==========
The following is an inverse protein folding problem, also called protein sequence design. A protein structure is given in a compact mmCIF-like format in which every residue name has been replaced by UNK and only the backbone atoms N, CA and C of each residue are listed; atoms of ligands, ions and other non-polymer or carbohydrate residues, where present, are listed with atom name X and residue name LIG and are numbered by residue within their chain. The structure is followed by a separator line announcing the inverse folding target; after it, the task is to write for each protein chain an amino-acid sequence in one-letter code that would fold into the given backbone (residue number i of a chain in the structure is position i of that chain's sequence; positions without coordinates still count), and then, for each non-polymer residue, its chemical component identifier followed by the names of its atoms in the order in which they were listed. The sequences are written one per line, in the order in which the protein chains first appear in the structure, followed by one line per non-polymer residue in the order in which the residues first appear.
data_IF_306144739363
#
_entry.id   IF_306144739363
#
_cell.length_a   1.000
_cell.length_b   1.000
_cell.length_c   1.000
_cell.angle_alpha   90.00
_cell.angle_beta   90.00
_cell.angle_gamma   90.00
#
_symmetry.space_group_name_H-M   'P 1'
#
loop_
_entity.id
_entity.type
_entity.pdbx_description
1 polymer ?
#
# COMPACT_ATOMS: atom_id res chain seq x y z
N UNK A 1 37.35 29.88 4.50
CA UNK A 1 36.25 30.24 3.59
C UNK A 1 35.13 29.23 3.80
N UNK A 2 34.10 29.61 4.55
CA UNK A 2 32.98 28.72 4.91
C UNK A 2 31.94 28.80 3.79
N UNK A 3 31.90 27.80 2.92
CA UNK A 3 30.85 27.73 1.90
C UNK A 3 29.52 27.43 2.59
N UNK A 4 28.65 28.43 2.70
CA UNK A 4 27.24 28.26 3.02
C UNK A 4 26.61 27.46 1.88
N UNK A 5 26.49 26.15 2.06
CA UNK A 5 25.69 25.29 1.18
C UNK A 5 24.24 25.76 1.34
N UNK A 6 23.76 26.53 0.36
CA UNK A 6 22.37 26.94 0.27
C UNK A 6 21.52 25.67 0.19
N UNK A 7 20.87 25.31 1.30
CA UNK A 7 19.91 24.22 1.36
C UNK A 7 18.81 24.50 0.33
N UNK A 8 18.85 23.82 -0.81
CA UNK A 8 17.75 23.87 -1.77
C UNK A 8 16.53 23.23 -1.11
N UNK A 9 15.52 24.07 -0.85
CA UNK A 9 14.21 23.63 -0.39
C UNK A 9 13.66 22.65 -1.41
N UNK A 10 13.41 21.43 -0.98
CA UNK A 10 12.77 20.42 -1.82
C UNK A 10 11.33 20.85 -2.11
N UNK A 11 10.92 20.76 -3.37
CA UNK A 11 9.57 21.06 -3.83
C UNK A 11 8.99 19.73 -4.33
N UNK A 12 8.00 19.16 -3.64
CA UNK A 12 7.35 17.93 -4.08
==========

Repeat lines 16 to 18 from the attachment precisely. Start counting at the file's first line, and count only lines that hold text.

_entity.id
_entity.type
_entity.pdbx_description